Metal mounts are nearly all that remain from Early Medieval drinking horns. We have worked with a contemporary horn-crafter and designer to recreate these iconic drinking vessels.

Makers: Johnny Ross, Sutherland Horncraft; Jennifer Gray, designer and maker.

A Pictish stone from Bullion, Angus, shows a warrior on horseback holding a huge drinking horn with a large bird-headed mount at its tip.

As horn is an organic material and susceptible to decay, metal mounts are nearly all that remain from Early Medieval drinking horns. For example, we have two 9th century drinking horn fittings found in Scotland on display in Creative Spirit; a silver rim mount from Burghead, Moray and a tinned copper-alloy terminal mount from Pierowall, Westray in Orkney. Both of these mounts are the size which would fit locally available cattle breeds. However, metal fittings from exceptionally large horns have been found in high status Anglo-Saxon burials, including those at Sutton Hoo and Taplow in south-east England. 8th century Irish law tracts tell us that such large horns from wild cattle (aurochs) had to be imported into Britain and Ireland. The drinking horn that the Bullion man has clasped in his hands tells us that Pictish people probably had access to one of these imported auroch horns.

Pictish stone showing a man drinking from a horn

Above: A Pictish stone from Bullion, Angus, shows a bearded warrior on horseback holding a huge drinking horn with a large bird-headed mount at its tip.

Recreating Pictish drinking horns

The Glenmorangie Research Project has worked with skilled horn-crafter Johnny Ross to recreate drinking horns based on this evidence. We have used two horns from the same beast of Scotland’s oldest breed, the Highland cow, and an imported horn of an ankole, a species of African cattle descended from aurochs. The Highland horns hold a pint of liquid, each enough for one person, but the larger horn holds a gallon, enough for communal drinking at feasts or heroic consumption to impress others. Through a painstaking process involving boiling, scraping, sanding and polishing, Johnny Ross brought out the glassy and translucent qualities of the horn. Each of the Highland cow horns were polished to different degrees. This revealed the various glistening and translucent material qualities of horn, evoking other high-status materials of glass and metal.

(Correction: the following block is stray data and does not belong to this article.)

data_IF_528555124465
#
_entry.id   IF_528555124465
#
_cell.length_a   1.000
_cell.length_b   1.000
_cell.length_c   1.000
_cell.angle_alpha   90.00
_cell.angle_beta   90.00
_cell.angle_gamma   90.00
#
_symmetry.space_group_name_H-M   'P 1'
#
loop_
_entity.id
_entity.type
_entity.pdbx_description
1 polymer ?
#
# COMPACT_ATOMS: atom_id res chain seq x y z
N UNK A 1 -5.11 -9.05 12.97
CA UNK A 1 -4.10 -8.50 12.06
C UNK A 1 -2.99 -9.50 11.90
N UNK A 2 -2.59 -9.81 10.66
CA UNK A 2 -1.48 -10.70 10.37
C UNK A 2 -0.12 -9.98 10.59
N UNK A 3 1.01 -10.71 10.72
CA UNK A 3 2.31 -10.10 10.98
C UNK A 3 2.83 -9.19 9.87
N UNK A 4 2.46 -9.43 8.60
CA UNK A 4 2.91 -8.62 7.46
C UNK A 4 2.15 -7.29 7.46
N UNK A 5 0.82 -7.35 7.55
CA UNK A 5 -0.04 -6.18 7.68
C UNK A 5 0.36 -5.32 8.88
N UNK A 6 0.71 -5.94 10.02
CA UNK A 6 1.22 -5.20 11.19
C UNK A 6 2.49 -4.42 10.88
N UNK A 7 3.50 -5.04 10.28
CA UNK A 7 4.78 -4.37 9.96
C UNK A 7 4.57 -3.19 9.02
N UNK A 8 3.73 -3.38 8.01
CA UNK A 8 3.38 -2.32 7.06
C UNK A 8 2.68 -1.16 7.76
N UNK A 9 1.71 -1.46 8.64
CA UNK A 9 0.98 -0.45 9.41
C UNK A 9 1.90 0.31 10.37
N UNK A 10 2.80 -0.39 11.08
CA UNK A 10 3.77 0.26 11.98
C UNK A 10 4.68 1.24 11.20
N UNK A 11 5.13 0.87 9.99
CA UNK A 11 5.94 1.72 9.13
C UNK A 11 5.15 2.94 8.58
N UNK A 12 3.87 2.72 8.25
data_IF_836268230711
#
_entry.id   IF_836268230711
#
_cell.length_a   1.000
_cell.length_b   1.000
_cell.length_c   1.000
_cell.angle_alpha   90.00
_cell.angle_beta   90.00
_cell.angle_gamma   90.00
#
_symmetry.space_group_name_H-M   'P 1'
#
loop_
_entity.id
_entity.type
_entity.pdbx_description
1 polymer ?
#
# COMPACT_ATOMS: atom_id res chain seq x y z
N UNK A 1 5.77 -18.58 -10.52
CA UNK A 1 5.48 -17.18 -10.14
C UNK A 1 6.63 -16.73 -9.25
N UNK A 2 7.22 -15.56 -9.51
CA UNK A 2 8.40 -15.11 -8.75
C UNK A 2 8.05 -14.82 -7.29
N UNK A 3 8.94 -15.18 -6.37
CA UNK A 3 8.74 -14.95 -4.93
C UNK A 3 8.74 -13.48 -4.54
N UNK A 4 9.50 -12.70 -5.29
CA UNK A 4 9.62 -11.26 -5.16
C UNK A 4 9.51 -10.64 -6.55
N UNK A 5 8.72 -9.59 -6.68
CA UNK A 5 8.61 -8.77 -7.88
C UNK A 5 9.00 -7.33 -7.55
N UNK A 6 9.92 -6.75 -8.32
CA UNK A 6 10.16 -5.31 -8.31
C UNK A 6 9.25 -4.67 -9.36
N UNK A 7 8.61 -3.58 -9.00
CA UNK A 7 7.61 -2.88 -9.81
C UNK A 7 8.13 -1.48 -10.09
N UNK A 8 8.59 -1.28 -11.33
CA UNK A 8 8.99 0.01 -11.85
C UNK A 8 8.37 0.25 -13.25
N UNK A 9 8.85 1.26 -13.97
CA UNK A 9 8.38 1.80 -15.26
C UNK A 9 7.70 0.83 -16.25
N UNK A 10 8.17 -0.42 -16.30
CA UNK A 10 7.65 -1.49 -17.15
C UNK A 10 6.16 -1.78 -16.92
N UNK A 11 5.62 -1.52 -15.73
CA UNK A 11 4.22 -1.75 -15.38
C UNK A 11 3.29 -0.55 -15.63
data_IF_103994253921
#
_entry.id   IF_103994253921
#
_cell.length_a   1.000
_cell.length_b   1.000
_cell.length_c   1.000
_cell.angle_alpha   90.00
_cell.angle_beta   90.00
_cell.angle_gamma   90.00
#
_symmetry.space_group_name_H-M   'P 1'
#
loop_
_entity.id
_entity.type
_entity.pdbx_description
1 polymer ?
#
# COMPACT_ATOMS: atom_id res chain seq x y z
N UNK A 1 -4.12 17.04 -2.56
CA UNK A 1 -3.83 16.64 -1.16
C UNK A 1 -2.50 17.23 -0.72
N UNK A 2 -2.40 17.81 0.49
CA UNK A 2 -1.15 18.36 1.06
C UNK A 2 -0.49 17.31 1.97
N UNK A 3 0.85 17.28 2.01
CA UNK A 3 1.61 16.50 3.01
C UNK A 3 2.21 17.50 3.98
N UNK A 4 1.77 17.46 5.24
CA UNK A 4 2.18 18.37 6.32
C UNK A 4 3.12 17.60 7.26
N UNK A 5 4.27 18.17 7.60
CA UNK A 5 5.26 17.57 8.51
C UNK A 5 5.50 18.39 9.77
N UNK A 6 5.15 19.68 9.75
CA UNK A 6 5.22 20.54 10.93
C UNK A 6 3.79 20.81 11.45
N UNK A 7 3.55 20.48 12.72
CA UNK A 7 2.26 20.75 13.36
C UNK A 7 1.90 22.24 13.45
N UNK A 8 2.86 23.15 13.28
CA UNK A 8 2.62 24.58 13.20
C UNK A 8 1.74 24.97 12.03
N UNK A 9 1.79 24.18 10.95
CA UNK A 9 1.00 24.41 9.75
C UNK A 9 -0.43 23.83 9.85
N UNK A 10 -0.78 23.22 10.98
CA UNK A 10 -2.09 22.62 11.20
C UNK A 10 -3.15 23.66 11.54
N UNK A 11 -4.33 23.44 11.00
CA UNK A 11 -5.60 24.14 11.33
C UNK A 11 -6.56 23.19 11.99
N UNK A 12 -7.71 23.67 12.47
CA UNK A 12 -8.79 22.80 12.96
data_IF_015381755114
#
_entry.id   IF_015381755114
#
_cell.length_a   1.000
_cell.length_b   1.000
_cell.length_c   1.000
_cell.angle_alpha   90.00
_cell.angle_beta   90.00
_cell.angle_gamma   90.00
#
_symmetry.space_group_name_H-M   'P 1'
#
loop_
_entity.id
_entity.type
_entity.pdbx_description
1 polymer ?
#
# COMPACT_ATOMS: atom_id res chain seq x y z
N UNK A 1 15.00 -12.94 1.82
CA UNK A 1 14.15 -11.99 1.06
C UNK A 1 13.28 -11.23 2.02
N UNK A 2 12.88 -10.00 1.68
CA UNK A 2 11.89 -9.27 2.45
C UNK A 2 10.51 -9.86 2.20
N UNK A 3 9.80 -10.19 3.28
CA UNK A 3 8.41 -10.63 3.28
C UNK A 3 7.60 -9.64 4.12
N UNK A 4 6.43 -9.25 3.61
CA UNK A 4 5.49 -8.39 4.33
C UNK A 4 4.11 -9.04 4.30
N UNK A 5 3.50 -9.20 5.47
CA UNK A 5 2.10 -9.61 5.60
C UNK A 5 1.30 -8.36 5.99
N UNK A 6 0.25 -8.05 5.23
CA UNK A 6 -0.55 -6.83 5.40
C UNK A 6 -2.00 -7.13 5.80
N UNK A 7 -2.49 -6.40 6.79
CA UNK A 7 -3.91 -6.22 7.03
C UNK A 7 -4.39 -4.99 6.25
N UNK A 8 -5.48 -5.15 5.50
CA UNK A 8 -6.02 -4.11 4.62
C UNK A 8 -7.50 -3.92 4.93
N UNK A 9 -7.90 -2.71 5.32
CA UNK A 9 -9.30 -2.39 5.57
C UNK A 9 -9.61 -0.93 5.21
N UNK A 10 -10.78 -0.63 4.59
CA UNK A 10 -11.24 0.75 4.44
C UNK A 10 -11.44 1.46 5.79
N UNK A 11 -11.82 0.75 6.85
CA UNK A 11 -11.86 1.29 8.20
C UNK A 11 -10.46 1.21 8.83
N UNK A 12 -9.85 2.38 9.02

Johnny Ross working on the Pictish horns

Above: With the stunning backdrop of the Sutherland mountains behind him, Johnny is working on our specially commissioned African ankole horn recreation, based on the proportions of the Bullion Man stone. One of the smaller amber coloured highland cow horn recreations also sits waiting to be finished.

Recreating fittings for the horns

Inspired by the bird-head mounted on the end of the Bullion man’s drinking horn, we commissioned designer and maker Jennifer Gray to make a silver fitting for our African horn recreation. White-metals were preferred by the Picts for making high-status fittings. As with all of our recreations, the piece evolved through constant dialogue with the evidence, on-going research and the maker’s specialist crafting and material know-how.

We provided Jennifer with a palette of inspirations including the Ninian’s Isle chapes, Norrie’s Law hoard and the Rogart brooch. 

Chape from the St Ninian's Isle treasure, plaques found at Norrie's Law and the Rogart brooch

Above (left to right): Ninian’s Isle chapes, Norrie’s Law hoard and the Rogart brooch.

Jennifer used a unique combination of innovative 3D technology and traditional silver-making methods. The mount was “virtually” carved in a 3D digital design programme, “like you would by hand but by using a mouse”. This was then 3D printed, cast into wax and carved into by hand. This wax end-piece was then cast in silver.

Jennifer Gray’s work connects the different digital and traditional methods of recreation used by the Glenmorangie Research Project; there is always a tension between authentic craft techniques available to the Early Medieval people and new innovative technologies available to us today. New and old ways of doing can help us understand Early Medieval objects and the skills required to make them.

Digital reconstructions of the Pictish horn fitting

Above: Jennifer's digital reconstructions of the fitting for the horn.

Jennifer Gray and Johnny Ross with the completed horns

Above: Jennifer Gray and Johnny Ross with the completed horns in the Creative Spirit exhibition.

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